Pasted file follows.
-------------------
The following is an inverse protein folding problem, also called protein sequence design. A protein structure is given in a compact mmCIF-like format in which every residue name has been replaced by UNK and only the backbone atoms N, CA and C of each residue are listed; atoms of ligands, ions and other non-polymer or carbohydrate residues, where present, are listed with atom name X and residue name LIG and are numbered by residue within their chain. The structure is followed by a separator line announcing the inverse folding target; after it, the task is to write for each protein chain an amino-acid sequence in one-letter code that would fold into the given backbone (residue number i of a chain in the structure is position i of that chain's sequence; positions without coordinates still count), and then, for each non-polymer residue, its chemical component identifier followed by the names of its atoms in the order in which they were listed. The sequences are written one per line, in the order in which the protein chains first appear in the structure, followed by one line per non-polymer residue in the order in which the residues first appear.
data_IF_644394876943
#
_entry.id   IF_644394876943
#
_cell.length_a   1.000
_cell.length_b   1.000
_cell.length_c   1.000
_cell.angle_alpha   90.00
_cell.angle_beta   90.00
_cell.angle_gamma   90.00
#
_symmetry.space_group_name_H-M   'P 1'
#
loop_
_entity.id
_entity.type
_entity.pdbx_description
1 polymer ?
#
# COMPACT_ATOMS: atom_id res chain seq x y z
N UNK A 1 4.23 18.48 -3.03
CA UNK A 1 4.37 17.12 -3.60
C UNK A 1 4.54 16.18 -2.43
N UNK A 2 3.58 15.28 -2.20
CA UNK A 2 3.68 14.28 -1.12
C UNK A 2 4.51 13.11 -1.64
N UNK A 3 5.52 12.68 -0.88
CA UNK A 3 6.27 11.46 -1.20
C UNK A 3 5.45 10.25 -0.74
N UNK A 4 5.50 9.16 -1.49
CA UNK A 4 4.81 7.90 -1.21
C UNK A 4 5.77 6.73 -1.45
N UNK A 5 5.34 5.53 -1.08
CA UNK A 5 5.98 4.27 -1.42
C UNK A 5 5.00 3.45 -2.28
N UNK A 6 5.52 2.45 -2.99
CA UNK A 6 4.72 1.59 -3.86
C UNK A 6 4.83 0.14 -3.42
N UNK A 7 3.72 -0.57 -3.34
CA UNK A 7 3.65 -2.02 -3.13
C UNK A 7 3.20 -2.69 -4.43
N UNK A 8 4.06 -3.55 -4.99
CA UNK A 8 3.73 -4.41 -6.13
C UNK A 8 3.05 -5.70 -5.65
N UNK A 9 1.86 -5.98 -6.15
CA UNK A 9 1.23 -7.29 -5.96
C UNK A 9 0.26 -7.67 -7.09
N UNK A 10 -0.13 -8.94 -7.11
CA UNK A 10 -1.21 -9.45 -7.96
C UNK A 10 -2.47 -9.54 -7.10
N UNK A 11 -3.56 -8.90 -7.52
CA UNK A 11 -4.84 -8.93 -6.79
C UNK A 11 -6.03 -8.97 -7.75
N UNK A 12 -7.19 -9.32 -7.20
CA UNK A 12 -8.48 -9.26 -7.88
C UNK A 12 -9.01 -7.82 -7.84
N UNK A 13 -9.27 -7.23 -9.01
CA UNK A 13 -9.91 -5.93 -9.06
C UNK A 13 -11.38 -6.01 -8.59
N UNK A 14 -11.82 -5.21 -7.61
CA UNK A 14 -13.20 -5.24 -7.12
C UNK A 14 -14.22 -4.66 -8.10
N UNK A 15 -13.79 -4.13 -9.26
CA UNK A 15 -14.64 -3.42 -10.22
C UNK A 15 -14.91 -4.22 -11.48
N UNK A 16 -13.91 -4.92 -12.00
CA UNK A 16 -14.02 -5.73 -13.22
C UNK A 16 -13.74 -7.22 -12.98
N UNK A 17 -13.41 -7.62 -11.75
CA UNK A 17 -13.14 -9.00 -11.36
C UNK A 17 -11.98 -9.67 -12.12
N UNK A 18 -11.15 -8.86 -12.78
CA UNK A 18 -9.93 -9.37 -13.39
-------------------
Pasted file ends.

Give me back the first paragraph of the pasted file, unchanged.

The following is an inverse protein folding problem, also called protein sequence design. A protein structure is given in a compact mmCIF-like format in which every residue name has been replaced by UNK and only the backbone atoms N, CA and C of each residue are listed; atoms of ligands, ions and other non-polymer or carbohydrate residues, where present, are listed with atom name X and residue name LIG and are numbered by residue within their chain. The structure is followed by a separator line announcing the inverse folding target; after it, the task is to write for each protein chain an amino-acid sequence in one-letter code that would fold into the given backbone (residue number i of a chain in the structure is position i of that chain's sequence; positions without coordinates still count), and then, for each non-polymer residue, its chemical component identifier followed by the names of its atoms in the order in which they were listed. The sequences are written one per line, in the order in which the protein chains first appear in the structure, followed by one line per non-polymer residue in the order in which the residues first appear.